Old Wiring vs. New Tech

Maybe you can relate to the weary feeling many of us have grown familiar with over the last year and a half. It has felt like a constant barrage of tragedy, trauma, injustice, and loss since the beginning of 2020, and most people have suffered in more than one way because of it. We have all experienced compounded losses throughout this time, and though many of the losses are different, the emotional and physical consequences are extremely similar. Stress and anxiety have increased across the board; physical health has decreased; relational health has taken a hit. Nearly every part of our lives has been affected by the global trauma we’ve collectively experienced, and that lowers our window of tolerance for another suffering. Our resilience is mostly spoken for due to our need to use it for basic survival needs, which significantly lowers the amount we have left to offer for others who are suffering.

Because of this, we have a decreased capacity for empathy for those suffering outside of ourselves. But thanks to current technology, we have access to a never-ending feed of human tragedy and suffering in the palm of our hands and on every screen. Our human capacity has not evolved at the same rate as our technology, and while this sometimes solves our problems, it has equal potential to create more. Nadia Bolz-Weber said in a recent blog, “I just do not think our psyches were developed to hold, feel and respond to everything coming at them right now; every tragedy, injustice, sorrow and natural disaster happening to every human across the entire planet, in real-time every minute of every day. The human heart and spirit were developed to be able to hold, feel and respond to any tragedy, injustice, sorrow, or natural disaster that was happening IN OUR VILLAGE. So my emotional circuit breaker keeps overloading because the hardware was built for an older time.”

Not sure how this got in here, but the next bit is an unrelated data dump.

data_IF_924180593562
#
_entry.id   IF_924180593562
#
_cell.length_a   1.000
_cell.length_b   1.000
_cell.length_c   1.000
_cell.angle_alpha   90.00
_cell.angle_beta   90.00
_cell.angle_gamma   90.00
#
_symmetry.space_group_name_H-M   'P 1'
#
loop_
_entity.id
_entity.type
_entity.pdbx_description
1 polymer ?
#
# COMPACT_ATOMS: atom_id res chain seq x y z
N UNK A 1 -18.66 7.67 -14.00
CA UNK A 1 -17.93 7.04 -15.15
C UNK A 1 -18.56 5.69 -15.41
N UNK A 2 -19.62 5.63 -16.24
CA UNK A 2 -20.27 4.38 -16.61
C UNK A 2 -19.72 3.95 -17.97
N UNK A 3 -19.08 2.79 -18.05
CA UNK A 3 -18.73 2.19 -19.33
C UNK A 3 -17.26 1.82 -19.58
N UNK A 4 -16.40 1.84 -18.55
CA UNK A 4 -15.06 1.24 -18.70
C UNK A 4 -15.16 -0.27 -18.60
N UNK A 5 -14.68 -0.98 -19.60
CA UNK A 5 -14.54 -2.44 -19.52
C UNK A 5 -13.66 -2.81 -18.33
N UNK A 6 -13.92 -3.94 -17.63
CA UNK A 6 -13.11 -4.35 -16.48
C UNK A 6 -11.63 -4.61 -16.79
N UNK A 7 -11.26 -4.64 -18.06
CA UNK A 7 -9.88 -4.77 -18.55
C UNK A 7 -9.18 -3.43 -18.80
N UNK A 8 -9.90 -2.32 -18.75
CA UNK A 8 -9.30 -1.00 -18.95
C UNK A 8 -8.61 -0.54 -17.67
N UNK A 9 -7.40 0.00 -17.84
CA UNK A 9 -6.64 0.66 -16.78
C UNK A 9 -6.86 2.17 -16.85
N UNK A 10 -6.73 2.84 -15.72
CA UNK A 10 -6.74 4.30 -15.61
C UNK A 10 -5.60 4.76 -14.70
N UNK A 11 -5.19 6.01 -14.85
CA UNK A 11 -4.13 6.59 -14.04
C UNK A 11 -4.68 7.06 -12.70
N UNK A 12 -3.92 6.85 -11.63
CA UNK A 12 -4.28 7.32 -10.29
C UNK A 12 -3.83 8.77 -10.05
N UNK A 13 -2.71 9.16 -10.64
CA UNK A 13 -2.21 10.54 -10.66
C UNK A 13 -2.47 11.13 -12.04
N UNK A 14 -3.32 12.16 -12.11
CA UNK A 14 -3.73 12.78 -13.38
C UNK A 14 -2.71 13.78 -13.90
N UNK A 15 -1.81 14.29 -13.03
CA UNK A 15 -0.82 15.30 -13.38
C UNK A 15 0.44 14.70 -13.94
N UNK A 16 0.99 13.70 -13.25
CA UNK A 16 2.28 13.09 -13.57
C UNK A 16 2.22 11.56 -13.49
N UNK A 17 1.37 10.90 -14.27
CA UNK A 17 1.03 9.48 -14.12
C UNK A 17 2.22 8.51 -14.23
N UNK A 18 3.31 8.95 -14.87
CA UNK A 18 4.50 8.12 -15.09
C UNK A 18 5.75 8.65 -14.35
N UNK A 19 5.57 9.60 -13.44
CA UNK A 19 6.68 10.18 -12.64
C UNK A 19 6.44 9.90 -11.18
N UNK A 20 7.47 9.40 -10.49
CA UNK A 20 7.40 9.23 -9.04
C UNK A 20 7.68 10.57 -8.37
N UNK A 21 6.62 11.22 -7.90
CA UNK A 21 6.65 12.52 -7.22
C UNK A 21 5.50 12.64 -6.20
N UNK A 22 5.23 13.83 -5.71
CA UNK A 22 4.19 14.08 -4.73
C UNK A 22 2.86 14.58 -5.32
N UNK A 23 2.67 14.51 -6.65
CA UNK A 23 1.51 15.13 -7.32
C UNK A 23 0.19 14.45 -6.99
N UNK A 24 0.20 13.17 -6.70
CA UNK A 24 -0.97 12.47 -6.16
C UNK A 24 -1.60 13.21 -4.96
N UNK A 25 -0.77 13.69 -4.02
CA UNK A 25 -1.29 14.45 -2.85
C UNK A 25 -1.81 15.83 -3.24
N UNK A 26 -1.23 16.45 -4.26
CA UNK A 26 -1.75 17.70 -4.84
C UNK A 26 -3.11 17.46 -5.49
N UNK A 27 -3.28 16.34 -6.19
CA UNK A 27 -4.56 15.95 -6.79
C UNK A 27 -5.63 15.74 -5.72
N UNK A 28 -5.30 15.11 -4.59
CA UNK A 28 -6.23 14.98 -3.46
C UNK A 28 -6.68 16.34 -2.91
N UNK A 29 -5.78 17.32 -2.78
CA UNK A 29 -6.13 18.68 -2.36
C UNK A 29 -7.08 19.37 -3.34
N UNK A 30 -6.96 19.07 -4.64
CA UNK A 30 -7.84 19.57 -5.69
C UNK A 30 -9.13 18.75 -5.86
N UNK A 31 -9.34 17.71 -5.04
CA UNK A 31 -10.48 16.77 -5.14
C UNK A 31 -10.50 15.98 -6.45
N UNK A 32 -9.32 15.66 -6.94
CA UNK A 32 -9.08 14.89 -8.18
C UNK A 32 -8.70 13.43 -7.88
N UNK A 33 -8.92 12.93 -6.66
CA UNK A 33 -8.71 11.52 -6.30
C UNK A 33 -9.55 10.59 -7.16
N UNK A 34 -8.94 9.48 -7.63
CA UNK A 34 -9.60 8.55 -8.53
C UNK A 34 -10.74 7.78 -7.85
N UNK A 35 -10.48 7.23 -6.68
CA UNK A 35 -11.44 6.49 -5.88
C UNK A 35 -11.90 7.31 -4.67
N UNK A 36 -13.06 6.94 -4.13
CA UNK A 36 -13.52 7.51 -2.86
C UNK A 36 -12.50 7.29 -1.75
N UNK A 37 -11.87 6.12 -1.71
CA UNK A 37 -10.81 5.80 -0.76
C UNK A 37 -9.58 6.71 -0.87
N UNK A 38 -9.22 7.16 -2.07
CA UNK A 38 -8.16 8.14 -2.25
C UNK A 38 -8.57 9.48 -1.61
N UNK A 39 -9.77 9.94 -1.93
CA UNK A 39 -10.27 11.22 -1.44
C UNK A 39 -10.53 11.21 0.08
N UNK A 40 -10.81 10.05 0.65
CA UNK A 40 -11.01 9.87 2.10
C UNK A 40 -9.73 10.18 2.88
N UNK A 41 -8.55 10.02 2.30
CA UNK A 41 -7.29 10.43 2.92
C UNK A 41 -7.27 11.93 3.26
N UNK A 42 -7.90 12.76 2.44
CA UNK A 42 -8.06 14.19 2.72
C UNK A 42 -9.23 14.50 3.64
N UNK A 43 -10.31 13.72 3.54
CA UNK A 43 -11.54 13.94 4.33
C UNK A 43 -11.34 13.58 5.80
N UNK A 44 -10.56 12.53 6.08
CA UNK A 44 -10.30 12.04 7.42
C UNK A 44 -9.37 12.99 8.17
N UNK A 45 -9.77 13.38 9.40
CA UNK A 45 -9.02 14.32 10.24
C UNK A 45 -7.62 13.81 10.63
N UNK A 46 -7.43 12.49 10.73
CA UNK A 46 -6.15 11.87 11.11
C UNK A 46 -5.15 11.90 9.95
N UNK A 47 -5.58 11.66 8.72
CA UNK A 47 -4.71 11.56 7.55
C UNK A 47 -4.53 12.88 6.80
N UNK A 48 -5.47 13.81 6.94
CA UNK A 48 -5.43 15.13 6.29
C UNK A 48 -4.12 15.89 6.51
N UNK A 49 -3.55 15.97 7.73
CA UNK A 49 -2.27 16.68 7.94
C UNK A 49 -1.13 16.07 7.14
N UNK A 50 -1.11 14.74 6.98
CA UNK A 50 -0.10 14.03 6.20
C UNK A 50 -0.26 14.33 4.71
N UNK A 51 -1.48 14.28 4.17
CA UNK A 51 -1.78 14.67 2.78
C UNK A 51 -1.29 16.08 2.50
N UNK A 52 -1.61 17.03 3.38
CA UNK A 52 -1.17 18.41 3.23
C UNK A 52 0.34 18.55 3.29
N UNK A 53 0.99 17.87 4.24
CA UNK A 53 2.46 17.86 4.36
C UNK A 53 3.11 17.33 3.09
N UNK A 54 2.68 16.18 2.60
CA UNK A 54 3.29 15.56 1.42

With this understanding in mind, how can we protect our energy? What boundaries must we set to preserve our resiliency for things within our control and maintain empathy for those close to us? Here are some ideas. Consider which ones make sense for you in particular. They may not all apply to every individual.

  1. Turn off the news. You don’t have to be able to pass a test on every global issue in order to care.

  2. Clean up your social media. If the accounts you follow bring your anxiety up with their content, even if you support their positions, it is healthy to take breaks from it.

  3. Take time to read a book for pleasure or watch a funny movie. Sometimes distractions can be healthy.

  4. Invest in your community or social circle. Find practical ways to support your friends and neighbors who are likely struggling in some way as well. For example, dropping off meals to a friend who had a baby, or a neighbor whose family is sick; mow the lawn of the house with the overgrown grass in your neighborhood; take a walk in your neighborhood, and wave/say hi to people you see; clean out your closets or pantry and donate items in good condition to your local women’s shelter or food pantry. These things can feel insignificant in the context of global trauma, but the world is not your community, and your community is where you can make the greatest impact. In so many small ways you can love your neighbors/friends, AND give yourself an empowering oxytocin boost, which improves your mood and counteracts the stress hormone, cortisol.

And if you’re overwhelmed and feeling paralyzed, give yourself a break. We are all overloaded and less likely to be functioning at our normal levels. We can get back to that one day, but not if we burn out before that time comes. So allow yourself to increase your self care, and don’t let shame tell you it’s not ok to do so.


 

If you're struggling, seek help. Sharp Wellness offers individual, couples, family, and group therapy to help support you and help you live your best life. Contact us now.


Kristin Benton, MA LPC

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